I spoke with Danaher on my radio show, “Tipping Points: Voices from the Edge” (take a listen at here), before he participated in a Green-Sustainability event at the Spokane’s Community Building. We covered a wide range of issues, including the illegal wars in Afghanistan and Iraq, green technology, climate change.

He talked about shifting paradigms, and, of course, the Bush Administration’s “war on terror” and the huge push toward global dominance by a few countries to put a handful of corporations in the economic driver’s seat. He wasn’t happy with then-Sen. Barack Obama supporting the free trade agreement for South Korea and Latin America.

What Danaher does best is related to his organizing work and book writing on how the world can change through innovation and powerful movements like green and fair trade advocacy, and especially through grassroots action.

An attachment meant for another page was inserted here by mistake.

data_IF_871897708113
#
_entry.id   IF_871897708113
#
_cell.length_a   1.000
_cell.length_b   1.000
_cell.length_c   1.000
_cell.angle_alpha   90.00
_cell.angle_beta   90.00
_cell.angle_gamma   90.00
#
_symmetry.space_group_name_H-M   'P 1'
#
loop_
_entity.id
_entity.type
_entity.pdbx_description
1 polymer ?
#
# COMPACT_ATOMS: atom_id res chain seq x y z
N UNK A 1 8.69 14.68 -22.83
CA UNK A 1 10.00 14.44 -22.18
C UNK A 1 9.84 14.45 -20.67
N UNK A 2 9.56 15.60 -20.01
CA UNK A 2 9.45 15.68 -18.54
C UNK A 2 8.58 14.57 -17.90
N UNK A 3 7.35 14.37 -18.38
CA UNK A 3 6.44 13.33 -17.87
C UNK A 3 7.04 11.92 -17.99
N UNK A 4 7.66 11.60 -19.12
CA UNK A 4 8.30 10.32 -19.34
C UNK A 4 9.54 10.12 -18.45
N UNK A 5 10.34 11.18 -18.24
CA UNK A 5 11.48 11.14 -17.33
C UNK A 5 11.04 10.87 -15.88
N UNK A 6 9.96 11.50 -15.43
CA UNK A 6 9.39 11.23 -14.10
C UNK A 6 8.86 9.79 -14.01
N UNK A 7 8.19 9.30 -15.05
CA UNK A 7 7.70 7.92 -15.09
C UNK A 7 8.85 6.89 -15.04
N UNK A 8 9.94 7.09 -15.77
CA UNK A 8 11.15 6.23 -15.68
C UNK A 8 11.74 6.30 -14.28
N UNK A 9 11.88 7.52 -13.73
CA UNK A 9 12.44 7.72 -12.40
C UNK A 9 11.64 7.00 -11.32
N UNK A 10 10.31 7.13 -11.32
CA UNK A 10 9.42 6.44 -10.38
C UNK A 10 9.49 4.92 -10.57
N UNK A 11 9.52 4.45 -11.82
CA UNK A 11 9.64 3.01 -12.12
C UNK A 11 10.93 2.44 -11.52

He’s the executive co-producer of the Green Festival in The City, and last year’s event in San Francisco brought together more than 400 exhibitors, 125 speakers, dozens of community and nonprofit groups, how-to workshops, green chat space, hemp fashion show and live music.

Sustainable September is sort of shadowing that event along similar lines, with less of the big stuff and more events of the low-key nature spread out past 30 days. For Danaher to be on stage with our staid Spokane stakeholders in the audience and Mayor Mary Verner, as the kick-off speaker, he might inject a bit of verve and motivation into ticket holders.